His heavenly face the mirror of his mind, As thou wilt say, or much.my mind misleads, His mind a temple for all lovely things When thou hast seen her face. Last night at dusk To flock to and inhabit—when he went, When on her way from vespers—None were near, Wrapt in his sable cloak he wore, None save her serving boy, who knelt and wept, To sleep beneath the venerable dome,* But what could tears avail him, when she fell By those attended, who in life had loved, Last night at dusk, the clock then striking nine, Had worshipp'd, following in his steps to fame, Just by the fountain-that before the church, ('Twas on an April day, when nature smiles,) The church she always used, St. Isidore's

All Rome was there. But, ere the march began,

Ere to receive their charge the bearers came, * Perseus. † Jugurtha. i Zenobia. $ Cleopatra || Sophonisba.

The Fantheon.

[ocr errors]

Who had not sought him? And when all beheld -I respect knowledge ; but I do not despise ignoHim, where he lay, how changed from yesterday, rance. They think only as their fathers thought, Him in that hour cut off, and at his head

worship as they worshipped. They do no more ; His last great work; when, entering in, they look'd and, if ours had not burst their bondage, braving Now on the dead, then on that master-piece, imprisonment and death, might not we at this very Now on his face, lifeless and colourless,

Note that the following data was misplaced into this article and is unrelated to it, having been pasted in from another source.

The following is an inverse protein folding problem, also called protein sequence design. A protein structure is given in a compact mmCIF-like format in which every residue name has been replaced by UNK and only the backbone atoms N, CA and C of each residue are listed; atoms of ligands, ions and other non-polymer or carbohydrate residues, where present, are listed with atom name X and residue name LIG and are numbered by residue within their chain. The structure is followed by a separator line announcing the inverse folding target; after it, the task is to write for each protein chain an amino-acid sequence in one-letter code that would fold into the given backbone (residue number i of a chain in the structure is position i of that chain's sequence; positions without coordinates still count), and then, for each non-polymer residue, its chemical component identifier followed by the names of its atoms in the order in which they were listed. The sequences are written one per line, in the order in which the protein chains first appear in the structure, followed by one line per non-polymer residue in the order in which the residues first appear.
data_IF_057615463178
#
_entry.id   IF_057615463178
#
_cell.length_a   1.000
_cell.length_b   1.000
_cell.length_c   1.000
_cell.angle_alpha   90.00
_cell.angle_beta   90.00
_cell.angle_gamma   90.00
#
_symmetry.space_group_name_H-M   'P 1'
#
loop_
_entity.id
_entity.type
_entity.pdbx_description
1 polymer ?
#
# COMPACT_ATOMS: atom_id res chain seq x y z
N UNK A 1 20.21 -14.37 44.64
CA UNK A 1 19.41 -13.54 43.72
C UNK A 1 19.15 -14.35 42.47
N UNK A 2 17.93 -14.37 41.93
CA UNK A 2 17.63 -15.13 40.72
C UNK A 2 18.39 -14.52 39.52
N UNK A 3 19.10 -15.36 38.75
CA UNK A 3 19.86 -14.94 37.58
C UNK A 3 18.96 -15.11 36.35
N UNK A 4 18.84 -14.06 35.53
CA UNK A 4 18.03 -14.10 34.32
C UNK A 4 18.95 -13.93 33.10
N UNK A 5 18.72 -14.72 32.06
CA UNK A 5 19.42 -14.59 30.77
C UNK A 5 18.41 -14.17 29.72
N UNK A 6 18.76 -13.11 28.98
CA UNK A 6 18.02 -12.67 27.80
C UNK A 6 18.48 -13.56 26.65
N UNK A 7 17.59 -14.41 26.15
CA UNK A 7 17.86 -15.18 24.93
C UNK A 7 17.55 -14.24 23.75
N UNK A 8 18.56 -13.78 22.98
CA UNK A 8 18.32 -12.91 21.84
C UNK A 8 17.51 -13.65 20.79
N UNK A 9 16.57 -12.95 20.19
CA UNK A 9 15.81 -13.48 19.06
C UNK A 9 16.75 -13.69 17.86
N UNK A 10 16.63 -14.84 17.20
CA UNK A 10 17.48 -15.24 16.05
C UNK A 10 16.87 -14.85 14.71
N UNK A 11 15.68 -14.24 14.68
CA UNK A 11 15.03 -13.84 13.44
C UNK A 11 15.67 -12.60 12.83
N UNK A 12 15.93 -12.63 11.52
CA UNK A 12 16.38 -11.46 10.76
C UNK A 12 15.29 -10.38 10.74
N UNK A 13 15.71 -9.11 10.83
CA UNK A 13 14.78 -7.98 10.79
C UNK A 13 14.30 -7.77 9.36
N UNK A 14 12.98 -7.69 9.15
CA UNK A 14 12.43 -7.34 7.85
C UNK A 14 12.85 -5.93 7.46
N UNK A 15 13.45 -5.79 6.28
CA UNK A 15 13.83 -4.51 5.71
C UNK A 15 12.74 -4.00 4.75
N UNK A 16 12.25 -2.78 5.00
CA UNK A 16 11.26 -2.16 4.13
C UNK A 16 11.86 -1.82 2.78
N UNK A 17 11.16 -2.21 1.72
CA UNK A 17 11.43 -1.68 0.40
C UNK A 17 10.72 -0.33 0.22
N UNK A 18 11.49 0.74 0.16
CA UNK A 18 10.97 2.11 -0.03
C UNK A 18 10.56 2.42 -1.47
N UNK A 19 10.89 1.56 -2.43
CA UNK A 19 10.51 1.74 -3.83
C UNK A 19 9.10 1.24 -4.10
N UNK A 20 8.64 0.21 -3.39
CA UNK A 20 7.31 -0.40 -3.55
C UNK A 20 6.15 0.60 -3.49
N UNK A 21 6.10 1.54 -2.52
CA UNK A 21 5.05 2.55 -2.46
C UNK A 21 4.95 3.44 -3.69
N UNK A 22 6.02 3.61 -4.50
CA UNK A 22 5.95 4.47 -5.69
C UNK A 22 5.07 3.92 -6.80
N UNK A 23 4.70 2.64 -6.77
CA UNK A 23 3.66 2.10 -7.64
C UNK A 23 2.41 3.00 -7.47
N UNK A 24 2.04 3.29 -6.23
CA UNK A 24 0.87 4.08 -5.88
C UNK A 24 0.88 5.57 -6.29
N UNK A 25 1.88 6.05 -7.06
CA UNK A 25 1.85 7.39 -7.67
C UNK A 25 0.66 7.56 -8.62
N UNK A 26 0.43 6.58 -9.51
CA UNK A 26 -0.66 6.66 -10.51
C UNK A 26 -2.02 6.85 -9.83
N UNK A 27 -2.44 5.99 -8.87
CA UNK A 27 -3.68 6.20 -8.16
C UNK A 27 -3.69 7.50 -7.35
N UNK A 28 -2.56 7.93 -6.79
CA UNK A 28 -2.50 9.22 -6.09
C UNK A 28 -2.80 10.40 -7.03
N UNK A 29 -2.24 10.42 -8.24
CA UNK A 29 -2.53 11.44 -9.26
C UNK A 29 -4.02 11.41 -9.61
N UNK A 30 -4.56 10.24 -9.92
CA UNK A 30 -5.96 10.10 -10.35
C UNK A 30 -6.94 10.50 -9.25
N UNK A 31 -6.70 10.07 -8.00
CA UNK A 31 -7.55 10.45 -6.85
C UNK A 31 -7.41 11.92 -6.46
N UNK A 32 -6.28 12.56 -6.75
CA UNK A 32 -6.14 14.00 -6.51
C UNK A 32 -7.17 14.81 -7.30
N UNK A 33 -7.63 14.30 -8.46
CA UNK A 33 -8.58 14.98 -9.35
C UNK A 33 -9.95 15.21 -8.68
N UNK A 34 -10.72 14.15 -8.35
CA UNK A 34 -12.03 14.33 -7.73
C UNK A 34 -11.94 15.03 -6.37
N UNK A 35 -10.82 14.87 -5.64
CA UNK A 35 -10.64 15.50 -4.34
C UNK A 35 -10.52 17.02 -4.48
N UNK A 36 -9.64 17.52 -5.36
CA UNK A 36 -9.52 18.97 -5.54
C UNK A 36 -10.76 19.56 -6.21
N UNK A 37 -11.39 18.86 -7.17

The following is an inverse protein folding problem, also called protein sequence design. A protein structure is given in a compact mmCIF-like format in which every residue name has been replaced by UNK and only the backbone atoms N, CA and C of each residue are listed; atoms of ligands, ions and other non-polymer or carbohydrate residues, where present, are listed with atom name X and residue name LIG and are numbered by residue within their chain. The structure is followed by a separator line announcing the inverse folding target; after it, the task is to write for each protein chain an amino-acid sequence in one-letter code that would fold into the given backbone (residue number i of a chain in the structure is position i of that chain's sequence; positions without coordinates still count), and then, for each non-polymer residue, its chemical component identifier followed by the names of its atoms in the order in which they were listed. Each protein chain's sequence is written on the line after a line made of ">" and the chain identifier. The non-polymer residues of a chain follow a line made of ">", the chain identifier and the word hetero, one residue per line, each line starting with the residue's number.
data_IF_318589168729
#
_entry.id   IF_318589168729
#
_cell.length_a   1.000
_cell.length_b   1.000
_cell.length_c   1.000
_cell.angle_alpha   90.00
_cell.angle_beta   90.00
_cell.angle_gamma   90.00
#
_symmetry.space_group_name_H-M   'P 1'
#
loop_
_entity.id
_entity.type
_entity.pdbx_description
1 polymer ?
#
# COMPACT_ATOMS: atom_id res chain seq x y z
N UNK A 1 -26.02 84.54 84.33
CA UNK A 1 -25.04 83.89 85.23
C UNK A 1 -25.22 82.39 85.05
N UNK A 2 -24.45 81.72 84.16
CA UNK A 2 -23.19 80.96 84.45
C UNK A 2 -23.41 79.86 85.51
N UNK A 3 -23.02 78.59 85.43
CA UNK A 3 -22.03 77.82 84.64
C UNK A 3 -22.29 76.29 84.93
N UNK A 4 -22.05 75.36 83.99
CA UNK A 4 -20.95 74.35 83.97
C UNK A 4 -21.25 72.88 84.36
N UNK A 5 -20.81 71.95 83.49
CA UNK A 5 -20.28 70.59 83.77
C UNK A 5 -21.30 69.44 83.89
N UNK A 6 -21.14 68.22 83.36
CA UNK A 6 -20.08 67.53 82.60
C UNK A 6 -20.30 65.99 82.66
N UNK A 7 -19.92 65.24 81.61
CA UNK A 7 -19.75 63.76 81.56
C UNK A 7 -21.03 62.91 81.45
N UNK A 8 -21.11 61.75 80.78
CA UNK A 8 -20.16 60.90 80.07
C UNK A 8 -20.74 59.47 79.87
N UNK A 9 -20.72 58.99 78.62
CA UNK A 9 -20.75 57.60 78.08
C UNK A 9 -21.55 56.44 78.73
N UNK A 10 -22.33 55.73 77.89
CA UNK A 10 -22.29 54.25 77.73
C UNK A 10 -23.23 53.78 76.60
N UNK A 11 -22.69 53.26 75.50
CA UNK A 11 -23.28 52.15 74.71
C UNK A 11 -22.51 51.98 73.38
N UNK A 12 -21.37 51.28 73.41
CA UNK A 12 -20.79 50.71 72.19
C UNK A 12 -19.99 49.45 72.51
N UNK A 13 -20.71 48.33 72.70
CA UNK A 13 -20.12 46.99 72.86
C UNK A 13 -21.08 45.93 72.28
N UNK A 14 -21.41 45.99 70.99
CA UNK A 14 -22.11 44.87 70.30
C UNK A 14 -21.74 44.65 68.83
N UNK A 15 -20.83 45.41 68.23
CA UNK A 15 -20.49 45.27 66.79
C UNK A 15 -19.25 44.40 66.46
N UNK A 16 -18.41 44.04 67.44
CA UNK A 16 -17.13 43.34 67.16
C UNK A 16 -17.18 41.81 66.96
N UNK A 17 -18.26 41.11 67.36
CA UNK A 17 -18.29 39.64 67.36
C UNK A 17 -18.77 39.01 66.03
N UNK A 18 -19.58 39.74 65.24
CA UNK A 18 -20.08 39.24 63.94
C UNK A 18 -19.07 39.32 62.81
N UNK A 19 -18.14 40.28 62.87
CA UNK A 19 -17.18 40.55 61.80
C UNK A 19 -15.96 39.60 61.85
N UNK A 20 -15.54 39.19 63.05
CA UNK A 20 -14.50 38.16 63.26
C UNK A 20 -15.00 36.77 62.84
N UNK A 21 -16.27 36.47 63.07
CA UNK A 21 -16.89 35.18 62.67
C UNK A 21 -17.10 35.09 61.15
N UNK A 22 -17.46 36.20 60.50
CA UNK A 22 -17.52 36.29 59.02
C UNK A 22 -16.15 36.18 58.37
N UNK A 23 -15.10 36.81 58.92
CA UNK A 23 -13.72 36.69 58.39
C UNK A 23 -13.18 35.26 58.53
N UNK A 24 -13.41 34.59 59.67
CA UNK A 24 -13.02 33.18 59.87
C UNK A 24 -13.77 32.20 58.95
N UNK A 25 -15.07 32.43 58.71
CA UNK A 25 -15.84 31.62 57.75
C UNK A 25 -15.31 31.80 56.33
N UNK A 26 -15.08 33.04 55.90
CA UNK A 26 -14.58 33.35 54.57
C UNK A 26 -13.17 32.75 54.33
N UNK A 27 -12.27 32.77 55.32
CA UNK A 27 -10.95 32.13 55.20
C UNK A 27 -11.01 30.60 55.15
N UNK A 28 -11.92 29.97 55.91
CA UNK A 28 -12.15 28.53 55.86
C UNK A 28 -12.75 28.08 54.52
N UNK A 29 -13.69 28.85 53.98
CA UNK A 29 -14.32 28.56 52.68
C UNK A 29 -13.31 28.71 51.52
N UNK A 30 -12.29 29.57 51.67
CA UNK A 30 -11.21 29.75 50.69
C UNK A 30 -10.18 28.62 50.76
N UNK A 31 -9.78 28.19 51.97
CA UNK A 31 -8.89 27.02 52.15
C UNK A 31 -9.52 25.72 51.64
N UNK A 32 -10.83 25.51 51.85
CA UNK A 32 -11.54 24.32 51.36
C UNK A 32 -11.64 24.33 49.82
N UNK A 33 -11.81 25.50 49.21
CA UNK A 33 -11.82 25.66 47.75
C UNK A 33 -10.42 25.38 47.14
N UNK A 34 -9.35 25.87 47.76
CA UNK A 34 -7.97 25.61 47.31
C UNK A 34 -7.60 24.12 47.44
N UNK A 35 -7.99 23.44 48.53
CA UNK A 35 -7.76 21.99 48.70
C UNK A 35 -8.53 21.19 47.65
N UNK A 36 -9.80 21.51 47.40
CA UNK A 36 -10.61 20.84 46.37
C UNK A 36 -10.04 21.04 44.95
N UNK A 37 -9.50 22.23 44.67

moment have been exhibiting, in our streets and our Then on those forms divine that lived and breathed, churches, the same processions, ceremonials, and And would live on for agesmall were moved ; mortifications? And sighs burst forth, and loudest lamentations. Nor should we require from those who are in an

earlier stage of society, what belongs to a later ? V.

They are only where we once were ; and why NATIONAL PREJUDICES.

hold them in derision? It is their business to cul“ ANOTHER assassination! This venerable city,” | tivate the inferior arts before they think of the more I exclaimed, “ what is it, but as it began, a nest of refined ; and in many of the last what are we as a robbers and murderers ? We must away at sun- nation, when compared to others tnat have passed rise, Luigi.” But before sunrise I had reflected a away? Unfortunately, it is too much the practice little, and in the soberest prose. My indignation of governments to nurse and keep alive in the was gone ; and, when Luigi undrew my curtain, governed their national prejudices. It withdraws crying, “ Up, signor, up! The horses are at the their attention from what is passing at home, and door.”_"Luigi,” I replied,“ if thou lovest me, draw makes them better tools in the hands of ambition. the curtain.”